Promethianism?

Saito’s Introduction sharply opposes his reading of Marx to what he sees as ‘stereotypical’ versions of Marx’s Promethianism, and dismissals of Marx’s value for ecological politics that he takes to have been general among ‘first stage’ eco-socialists. It might be argued that his dismissal of them is itself somewhat stereotypical – see later. Chapter 1 focusses on Marx’s 1844 Manuscripts and shows that Marx was already putting the human relation to nature at the centre of his thinking, ‘alienation’ being rooted in a specifically modern separation of humans from nature.

However, the political economic aspects of the manuscripts are subsumed under a Feuerbachian philosophy which Marx quickly comes to abandon in favour of analysis of the dynamics of capitalism. Here, as chapter 2 explains, Marx continues to develop the key ‘formal’ concepts of political economy – abstract labour, value, capital, commodity, but always in recognition of the need to consider them in relation to the material processes and interactions involved in concrete labour processes and the production of use values.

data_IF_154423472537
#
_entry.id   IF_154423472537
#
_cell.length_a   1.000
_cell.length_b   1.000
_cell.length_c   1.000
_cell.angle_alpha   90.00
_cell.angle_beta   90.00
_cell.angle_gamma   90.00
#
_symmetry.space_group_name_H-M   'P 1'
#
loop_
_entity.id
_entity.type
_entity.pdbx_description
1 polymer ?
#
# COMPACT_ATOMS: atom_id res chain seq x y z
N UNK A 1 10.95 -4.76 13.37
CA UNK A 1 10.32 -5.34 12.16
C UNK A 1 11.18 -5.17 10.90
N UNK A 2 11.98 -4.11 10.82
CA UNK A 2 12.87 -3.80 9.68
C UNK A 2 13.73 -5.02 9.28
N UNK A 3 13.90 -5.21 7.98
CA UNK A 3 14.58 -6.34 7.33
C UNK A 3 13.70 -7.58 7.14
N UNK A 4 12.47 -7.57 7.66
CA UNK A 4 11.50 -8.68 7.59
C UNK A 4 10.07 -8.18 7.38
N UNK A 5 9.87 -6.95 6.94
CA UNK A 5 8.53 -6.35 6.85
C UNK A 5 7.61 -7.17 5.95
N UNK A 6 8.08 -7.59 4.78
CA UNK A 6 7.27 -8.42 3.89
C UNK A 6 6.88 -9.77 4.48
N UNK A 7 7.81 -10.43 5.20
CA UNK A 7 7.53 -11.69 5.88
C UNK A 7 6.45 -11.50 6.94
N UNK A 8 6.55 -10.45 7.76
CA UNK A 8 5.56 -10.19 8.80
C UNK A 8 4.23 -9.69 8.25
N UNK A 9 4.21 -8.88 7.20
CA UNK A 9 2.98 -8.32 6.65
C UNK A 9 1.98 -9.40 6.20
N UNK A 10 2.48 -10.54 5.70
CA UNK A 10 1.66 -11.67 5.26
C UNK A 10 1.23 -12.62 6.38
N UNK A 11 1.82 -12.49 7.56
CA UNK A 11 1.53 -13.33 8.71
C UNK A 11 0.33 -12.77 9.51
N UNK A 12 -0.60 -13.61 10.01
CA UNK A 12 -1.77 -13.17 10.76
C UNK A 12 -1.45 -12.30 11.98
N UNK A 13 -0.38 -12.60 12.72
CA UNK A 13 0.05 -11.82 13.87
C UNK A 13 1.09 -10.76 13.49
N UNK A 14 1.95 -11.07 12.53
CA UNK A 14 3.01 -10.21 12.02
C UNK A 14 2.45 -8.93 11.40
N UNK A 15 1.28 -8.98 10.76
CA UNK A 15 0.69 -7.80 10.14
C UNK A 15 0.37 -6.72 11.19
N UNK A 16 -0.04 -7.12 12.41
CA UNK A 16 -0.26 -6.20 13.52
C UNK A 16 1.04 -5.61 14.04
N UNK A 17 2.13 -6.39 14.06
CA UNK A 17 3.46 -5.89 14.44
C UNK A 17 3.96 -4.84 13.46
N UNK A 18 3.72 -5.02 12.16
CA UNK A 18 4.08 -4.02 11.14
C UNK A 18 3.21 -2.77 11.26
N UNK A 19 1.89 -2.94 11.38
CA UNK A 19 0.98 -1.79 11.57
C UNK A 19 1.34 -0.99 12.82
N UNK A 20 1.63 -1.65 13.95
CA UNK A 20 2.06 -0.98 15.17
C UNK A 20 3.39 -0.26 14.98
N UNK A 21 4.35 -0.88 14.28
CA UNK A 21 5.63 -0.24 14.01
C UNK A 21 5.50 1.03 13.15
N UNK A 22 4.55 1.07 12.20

In the Grundrisse and then in Capital itself, the key concept through which Marx designates this material dimension of capitalist political economy is ‘stoffwechsel ’, or ‘metabolism’. Saito points out that this concept, originally belonging to physiology, was widely used in Germany in the 19th century in a wider sense to characterise the interaction between living things and their material environments both at the level of individuals and species. Marx’s version of it was strongly influenced by Liebig (as already shown by Burkett and Foster), but Saito argues Marx develops the idea in a distinctive way – for instance in distinguishing the different reproductive rates of fixed and circulating capital.

Disruption

This metabolic interaction between economic dynamics and the forces of nature is necessarily disrupted as capital accumulation meets material obstacles (from nature and labour) which it strives to overcome by ever-advancing technological domination. In doing so, however, it becomes mired in ever deeper and wider contradictions. However, thus far the analysis just shows the germ of a contradiction between capital accumulation and the forces of nature.